After three months on Parliament Hill, one of the top staffers in the NDP leader’s office told me that the public doesn’t care about women’s issues. If I had a women’s issue that people would vote for, I should call him, but he’d never seen one. I think he was trying to give me career advice: Find a new thing if you want to be important here. The party had given the Status of Women critic portfolio to an MP who was also the Justice critic. She rarely attended meetings of the Standing Committee on the Status of Women, and no one expected her to. I did attend, with the backbench MP I worked for, and everyone was fine with us being the only party representatives showing up.
The one issue that the party would pull out all the stops for was abortion. Conservatives could be trusted to attack it in the House every year or so; New Democrats and Liberals could be trusted to jump in to defend it. An exercise that was good for all parties involved.
Other problems of gender and sexuality didn’t get that kind of attention. That same Justice and Status of Women critic took an incredibly compromising stance on sex work, for example, advancing the paternalistic position that prostitution is inherently harmful and victimizing. The NDP caucus wanted that whole fight to go away. It scared them. After I had enabled years of parliamentary co-optation of feminism, that was the moment when I stopped believing electoral politics could save us.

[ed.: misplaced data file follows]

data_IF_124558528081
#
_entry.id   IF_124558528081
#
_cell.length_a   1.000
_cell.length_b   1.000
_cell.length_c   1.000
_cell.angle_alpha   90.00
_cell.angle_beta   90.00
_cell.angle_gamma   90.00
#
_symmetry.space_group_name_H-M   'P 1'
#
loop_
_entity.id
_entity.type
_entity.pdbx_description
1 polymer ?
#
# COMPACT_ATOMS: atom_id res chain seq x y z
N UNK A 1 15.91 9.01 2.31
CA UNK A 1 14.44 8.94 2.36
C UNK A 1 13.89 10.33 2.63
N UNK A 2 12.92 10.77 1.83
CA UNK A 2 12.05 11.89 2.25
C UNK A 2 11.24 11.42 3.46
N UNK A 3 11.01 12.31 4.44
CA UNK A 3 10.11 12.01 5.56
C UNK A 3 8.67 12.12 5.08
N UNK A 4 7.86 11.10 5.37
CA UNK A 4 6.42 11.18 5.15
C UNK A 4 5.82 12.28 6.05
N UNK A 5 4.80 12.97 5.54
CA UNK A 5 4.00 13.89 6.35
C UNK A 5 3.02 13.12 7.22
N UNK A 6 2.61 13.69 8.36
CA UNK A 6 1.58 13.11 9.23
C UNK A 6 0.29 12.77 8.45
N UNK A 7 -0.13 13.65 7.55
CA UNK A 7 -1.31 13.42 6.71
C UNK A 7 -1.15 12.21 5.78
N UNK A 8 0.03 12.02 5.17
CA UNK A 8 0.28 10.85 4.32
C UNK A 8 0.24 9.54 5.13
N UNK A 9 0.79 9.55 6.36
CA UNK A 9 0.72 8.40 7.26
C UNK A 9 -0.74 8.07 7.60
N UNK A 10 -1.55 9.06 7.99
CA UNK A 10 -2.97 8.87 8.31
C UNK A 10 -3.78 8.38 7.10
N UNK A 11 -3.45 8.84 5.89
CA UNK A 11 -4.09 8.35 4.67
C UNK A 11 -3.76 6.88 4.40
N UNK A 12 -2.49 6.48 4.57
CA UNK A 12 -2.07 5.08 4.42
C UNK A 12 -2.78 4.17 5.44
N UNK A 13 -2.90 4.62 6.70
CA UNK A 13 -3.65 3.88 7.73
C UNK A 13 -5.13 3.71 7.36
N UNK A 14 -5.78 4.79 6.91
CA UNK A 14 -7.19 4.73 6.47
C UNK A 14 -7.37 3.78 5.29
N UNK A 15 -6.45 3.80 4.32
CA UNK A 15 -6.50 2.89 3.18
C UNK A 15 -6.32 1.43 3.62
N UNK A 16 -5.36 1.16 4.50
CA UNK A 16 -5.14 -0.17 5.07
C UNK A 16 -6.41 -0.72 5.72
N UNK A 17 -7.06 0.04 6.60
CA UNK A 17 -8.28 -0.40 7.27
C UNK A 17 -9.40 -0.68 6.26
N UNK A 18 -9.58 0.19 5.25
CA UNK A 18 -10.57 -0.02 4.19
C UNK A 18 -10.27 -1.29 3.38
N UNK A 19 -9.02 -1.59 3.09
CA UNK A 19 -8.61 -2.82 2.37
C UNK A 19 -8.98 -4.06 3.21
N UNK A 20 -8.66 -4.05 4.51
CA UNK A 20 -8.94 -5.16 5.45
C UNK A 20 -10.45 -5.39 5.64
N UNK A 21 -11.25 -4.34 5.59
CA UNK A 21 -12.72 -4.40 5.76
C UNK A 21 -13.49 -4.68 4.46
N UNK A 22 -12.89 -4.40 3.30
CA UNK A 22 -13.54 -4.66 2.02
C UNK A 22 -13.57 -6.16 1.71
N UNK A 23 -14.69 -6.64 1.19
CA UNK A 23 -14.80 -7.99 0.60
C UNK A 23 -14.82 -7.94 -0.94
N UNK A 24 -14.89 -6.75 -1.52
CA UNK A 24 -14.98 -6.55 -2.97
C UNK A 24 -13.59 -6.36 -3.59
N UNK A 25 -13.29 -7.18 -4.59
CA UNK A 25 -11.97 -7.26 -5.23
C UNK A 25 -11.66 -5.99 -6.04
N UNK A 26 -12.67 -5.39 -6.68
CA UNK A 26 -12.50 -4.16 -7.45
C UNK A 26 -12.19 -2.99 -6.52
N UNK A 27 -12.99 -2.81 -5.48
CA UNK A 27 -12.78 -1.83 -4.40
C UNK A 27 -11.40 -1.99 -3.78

I left the NDP to work for a sexual rights advocacy non-profit, an organization descended from Planned Parenthood Canada and the United Nations Population Fund (UNFPA). It had an analysis and a plan that got policy results for women, queers, and kids, even if it operated on a charity model designed never to fundamentally threaten capital. Non-profits like that one have developed a human rights-based language for abortion, and for all sexual rights, that shapes discourse among liberals and much of the left. Abortion is healthcare. But since the US Supreme Court’s recent Dodd decision that overturns the constitutional right to abortion in America, I’ve wondered: are there limitations to that discourse?
Building a case for abortion that includes contradictions